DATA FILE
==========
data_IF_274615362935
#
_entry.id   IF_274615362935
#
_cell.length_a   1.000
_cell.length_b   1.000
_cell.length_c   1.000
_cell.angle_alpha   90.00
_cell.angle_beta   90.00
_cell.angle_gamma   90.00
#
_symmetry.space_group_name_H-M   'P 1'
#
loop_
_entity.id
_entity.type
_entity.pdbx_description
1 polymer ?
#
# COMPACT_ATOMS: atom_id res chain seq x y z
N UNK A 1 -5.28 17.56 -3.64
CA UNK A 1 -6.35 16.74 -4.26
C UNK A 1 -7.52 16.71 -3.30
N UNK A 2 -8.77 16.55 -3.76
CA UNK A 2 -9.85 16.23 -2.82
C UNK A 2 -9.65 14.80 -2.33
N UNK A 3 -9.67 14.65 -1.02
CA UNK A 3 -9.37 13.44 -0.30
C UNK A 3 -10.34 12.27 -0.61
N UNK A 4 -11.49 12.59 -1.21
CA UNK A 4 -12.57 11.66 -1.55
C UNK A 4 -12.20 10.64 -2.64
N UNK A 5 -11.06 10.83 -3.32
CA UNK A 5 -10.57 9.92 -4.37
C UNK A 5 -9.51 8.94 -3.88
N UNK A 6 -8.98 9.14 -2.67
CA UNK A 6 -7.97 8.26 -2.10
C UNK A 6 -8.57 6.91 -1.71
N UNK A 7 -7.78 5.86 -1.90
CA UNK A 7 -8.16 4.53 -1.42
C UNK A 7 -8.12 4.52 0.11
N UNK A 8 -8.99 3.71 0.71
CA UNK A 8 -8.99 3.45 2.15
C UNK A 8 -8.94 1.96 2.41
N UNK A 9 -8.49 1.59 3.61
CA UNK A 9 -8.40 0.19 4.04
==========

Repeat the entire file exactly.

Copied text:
data_IF_274615362935
#
_entry.id   IF_274615362935
#
_cell.length_a   1.000
_cell.length_b   1.000
_cell.length_c   1.000
_cell.angle_alpha   90.00
_cell.angle_beta   90.00
_cell.angle_gamma   90.00
#
_symmetry.space_group_name_H-M   'P 1'
#
loop_
_entity.id
_entity.type
_entity.pdbx_description
1 polymer ?
#
# COMPACT_ATOMS: atom_id res chain seq x y z
N UNK A 1 -5.28 17.56 -3.64
CA UNK A 1 -6.35 16.74 -4.26
C UNK A 1 -7.52 16.71 -3.30
N UNK A 2 -8.77 16.55 -3.76
CA UNK A 2 -9.85 16.23 -2.82
C UNK A 2 -9.65 14.80 -2.33
N UNK A 3 -9.67 14.65 -1.02
CA UNK A 3 -9.37 13.44 -0.30
C UNK A 3 -10.34 12.27 -0.61
N UNK A 4 -11.49 12.59 -1.21
CA UNK A 4 -12.57 11.66 -1.55
C UNK A 4 -12.20 10.64 -2.64
N UNK A 5 -11.06 10.83 -3.32
CA UNK A 5 -10.57 9.92 -4.37
C UNK A 5 -9.51 8.94 -3.88
N UNK A 6 -8.98 9.14 -2.67
CA UNK A 6 -7.97 8.26 -2.10
C UNK A 6 -8.57 6.91 -1.71
N UNK A 7 -7.78 5.86 -1.90
CA UNK A 7 -8.16 4.53 -1.42
C UNK A 7 -8.12 4.52 0.11
N UNK A 8 -8.99 3.71 0.71
CA UNK A 8 -8.99 3.45 2.15
C UNK A 8 -8.94 1.96 2.41
N UNK A 9 -8.49 1.59 3.61
CA UNK A 9 -8.40 0.19 4.04